Major League Baseball putters with coronavirus contingencies, the latest a brainstorm to pack all of its teams off to Arizona for a no-spectators season – a dissolute lunge for a television paycheck.
In the meantime, minor league baseball, like the rest of us, must wait for the all-clear and settle for, well, doing the right thing.
But whether the baseball schedule is truncated or trashed, it’s not merely the 2020 season that waits on a resolution.
In Spokane, it’s possible that while there could be fewer baseball games this year, there could be more in 2021 and beyond.
Whether game-goers here really want them or not.
Before the coronavirus pandemic sent the world into lockdown, MLB was locked up with its minor partners in a rather contentious negotiation over the next Professional Baseball Agreement that could transform the game across the country. That wrangling is on hold for the moment while more urgent thumbs are sucked, but the parties will wrangle on.
Here’s what MLB wants the infrastructure to look like: smaller.
It wants 42 of the current 160 farm-team affiliates – those above the rookie-league complex teams in Florida and Arizona – eliminated. That involves cuts in 11 of the 14 leagues, including virtual shuttering of the Pioneer, Appalachian and New York-Penn, and trimming Tri-City and Salem-Keizer from the Northwest League.
“They don’t want,” Spokane Indians owner Bobby Brett said, “short-season baseball.”
Which is what the Indians and the rest of the NWL play. But quite possibly not for long.
MLB’s billionaire stewards have managed to prop up some worthy reasons attending this envisioned shakeup, mostly relating to taking better care of their farmhands. They want to realign some leagues to cut down on travel and set up affiliates closer to the home club’s base. They want to pay their minor leaguers more of a living wage, so they won’t pay as many. They want to dump some substandard ballparks in cities that don’t draw (and even some that do).
And if more people stay home to watch MLB games on TV, all the better, right?
In the process, the rich guys will siphon considerable goodwill out of Middle America, and throw away more chances to make fans of young people who are giving up on the game. A few lawmakers have saber-rattled to save their home-district teams, but MLB is not merely indifferent about it all but combative – as personified by commissioner Rob Manfred, who so far in his tenure has managed to display even less feel for the game’s fabric and its lovers than predecessors like Bud Selig and Bowie Kuhn.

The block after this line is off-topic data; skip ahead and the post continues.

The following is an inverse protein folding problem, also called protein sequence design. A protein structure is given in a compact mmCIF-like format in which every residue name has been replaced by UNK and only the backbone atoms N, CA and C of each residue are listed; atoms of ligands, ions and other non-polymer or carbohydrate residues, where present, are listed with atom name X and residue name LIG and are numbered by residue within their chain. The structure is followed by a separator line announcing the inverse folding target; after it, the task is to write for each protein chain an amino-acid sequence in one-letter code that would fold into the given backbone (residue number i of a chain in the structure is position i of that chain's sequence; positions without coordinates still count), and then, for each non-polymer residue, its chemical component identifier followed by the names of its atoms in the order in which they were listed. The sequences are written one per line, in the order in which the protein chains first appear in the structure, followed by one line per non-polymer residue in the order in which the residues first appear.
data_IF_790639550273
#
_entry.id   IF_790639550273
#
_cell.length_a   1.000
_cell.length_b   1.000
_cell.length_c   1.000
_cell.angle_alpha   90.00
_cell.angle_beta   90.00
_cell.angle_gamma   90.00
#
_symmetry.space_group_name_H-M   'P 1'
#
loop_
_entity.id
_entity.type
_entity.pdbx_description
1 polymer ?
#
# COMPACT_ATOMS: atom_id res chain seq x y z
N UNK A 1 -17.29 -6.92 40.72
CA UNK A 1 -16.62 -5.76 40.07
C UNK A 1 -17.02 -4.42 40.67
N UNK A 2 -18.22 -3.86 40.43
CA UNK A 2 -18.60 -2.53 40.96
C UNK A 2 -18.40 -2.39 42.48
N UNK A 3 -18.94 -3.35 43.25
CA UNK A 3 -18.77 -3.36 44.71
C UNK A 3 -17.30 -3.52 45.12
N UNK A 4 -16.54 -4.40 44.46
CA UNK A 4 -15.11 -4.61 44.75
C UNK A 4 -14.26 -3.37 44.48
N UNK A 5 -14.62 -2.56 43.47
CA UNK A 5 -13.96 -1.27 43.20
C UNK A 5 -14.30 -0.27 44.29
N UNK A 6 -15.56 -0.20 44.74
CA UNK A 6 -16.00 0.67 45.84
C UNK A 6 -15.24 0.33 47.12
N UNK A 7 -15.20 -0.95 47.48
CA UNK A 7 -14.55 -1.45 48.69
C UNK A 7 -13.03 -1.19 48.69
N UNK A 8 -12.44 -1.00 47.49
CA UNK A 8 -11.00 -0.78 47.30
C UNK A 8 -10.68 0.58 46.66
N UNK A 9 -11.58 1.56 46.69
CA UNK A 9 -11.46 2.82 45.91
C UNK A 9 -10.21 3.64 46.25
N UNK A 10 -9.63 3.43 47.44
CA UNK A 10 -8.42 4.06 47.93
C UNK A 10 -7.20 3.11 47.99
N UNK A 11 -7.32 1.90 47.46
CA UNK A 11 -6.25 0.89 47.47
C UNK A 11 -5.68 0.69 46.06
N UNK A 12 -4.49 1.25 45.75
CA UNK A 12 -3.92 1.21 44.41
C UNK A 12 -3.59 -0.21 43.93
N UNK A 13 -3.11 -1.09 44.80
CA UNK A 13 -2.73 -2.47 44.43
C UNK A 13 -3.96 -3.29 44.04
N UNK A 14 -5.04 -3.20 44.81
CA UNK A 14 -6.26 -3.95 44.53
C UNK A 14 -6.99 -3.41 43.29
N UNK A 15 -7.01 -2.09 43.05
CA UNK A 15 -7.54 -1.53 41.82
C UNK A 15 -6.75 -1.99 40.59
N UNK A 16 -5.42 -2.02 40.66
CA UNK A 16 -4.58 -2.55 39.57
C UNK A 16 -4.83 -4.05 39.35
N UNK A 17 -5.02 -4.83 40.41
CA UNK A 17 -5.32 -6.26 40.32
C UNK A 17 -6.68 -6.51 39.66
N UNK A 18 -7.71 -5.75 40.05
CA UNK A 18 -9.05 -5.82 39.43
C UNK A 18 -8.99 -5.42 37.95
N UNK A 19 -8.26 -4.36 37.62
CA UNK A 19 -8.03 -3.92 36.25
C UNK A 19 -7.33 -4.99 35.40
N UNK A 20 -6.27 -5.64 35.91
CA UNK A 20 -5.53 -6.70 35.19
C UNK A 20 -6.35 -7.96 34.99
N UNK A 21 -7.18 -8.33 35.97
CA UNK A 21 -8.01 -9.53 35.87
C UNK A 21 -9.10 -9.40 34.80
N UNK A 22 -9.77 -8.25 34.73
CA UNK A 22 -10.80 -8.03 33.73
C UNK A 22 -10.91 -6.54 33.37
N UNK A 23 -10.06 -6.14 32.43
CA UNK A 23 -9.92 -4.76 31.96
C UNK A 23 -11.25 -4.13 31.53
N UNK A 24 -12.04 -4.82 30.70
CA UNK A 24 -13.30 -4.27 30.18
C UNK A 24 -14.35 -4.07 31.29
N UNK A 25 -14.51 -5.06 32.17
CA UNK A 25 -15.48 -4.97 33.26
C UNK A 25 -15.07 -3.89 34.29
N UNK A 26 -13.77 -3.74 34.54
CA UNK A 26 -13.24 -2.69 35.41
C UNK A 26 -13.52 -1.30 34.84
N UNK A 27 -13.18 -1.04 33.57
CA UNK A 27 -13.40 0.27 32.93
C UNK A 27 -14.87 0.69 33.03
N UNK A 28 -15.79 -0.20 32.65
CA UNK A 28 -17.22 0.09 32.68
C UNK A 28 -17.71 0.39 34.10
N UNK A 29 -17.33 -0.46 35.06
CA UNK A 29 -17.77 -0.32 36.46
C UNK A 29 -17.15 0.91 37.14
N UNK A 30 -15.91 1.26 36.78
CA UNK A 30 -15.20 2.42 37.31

Even in some of the survivor cities like – presumably – Spokane, change is a-comin’. Whether the NWL carries on as a six-team league or lobbyists get a stay of execution for the two teams on the chopping block, it figures to become a full-season enterprise, or so MLB proposes.
“What we don’t know yet is, are we playing 140 games, 130, 110?” Brett said. “If it’s 100-110, we start in the middle of May and usually the weather has turned a little bit, and I think that’s still fine for us.”
And if it’s a true full season?
“It doesn’t help our business model,” he conceded. “Right now, we start in the middle of June and everybody’s excited about getting outside. I can’t imagine if we’re playing April 10th that people will be saying, ‘Yeah, can’t wait to go watch the Indians.’ It could be snowing.”
He doesn’t really have to imagine. More than 20 years ago when two Triple-A franchises were opening up, Brett surveyed the Indians’ constituency – ticket buyers and sponsors – on their appetite for full-season baseball at a full-season price. Turns out short-season A suited them just fine.
But it doesn’t suit MLB’s more, uh, Machiavellian side.
It wants to push the amateur draft back to July or August, avoiding the June cluster of getting players still in high school and college seasons drafted, signed and off to their assignments – especially pitchers who may or may not have worked too many innings already. Instead, organizations can sign their newbies in August and send them off to instructional boot camp in Arizona or Florida in the fall, not to play until the following spring … and in the process, gain an extra year’s contract control since the clock will not have started on their playing careers.
Minor league owners and landlords will have to make some facility upgrades, too – everything from moving bullpens off the field of play to locker-room enhancements to the possibility of double-busing bigger rosters from city to city.
But these are all still items for haggling, and with the current crisis, resolution may take a while. Brett believes it’s possible the expiring agreement gets extended a year – but change is coming, regardless.
“I’m hoping we survive as an eight-team league because there could be some real scheduling nightmares otherwise,” he said. “But when all is said and done, it’s not going to be quite as good. We’ll shoulder more of the burden, but that’s what it’ll take to play.
“And we’ll survive – in any scenario.”
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